Hairbrained vs. harebrained

Photo of author


Hares are known for their jumpiness, and they’re also not the smartest creatures on Earth. This is how we get the adjective harebrained, which refers to these perceived qualities of the hare and usually means flighty, reckless, or badly thought out. Some writers hyphenate ithare-brained—but the one-word form is noted in dictionaries, for what that’s worth, and is more common.

Most authorities on these things regard hairbrained as a misspelling. It has been a common one for centuries, though, and it does sort of make sense when we consider that someone with hair in their brain probably isn’t much smarter than a hare. Still, harebrained is the conventional spelling.


The late-night veteran and his writers squeezed as much humor as they could out of the harebrained escapade that landed Whittemore, 22, in the drunk tank. [New York Daily News]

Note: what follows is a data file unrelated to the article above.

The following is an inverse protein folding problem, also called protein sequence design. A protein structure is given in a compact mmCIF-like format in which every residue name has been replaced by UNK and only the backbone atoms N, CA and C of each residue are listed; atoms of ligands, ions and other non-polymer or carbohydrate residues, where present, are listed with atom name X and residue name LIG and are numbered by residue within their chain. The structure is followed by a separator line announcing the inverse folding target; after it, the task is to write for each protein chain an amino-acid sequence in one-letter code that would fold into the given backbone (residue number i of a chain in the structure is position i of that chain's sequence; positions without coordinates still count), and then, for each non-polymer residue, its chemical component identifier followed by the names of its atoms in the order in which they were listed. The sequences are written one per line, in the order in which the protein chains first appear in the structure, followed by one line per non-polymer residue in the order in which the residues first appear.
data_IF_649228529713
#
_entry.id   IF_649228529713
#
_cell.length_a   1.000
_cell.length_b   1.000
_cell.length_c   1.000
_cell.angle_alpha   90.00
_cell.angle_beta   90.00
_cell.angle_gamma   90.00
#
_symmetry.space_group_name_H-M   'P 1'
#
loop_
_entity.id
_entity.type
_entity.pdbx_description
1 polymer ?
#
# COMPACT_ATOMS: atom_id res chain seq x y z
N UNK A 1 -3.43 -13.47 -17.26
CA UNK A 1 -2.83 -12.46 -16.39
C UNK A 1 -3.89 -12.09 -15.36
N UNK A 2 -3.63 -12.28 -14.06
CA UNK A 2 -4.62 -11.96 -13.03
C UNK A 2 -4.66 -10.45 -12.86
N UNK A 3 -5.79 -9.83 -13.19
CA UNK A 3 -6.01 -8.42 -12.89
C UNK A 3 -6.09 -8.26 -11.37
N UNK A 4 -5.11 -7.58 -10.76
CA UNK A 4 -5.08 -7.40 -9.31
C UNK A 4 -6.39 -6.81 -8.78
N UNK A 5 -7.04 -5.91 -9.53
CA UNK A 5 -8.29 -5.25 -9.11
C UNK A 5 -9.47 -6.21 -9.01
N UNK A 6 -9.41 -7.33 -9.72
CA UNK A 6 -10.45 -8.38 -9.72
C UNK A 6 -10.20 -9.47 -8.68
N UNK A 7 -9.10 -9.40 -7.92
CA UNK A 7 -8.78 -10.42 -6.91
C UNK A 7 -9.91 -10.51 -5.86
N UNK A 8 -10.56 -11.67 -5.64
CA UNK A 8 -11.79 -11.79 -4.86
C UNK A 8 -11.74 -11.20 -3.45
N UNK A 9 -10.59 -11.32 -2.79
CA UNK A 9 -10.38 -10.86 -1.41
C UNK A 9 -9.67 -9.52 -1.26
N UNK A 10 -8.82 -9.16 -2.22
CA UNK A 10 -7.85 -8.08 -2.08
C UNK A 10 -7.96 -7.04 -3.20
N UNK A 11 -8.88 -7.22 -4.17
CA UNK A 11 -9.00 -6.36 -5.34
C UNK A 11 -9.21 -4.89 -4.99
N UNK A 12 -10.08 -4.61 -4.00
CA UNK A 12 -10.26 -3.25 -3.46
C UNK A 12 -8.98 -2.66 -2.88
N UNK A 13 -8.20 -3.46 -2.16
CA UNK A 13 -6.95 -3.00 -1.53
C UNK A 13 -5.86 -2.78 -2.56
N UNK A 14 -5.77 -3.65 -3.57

He is quite animated and only now half admits to himself what a hairbrainedplan this is. [Gatherers and Hunters, Thomas Shapcott]

Yet when it comes to Rico’s harebrained scheme, Nate’s the only one who’s in a position to be the bad cop. [AV Club]

[T]here is a huge amount of human capital and time wasted on projects that don’t work, get lost in the mix, or are just plain harebrained. [letter to Harvard Business Review]

The latest harebrained government scheme “to help people back into work” will fail. [Halifax Courier]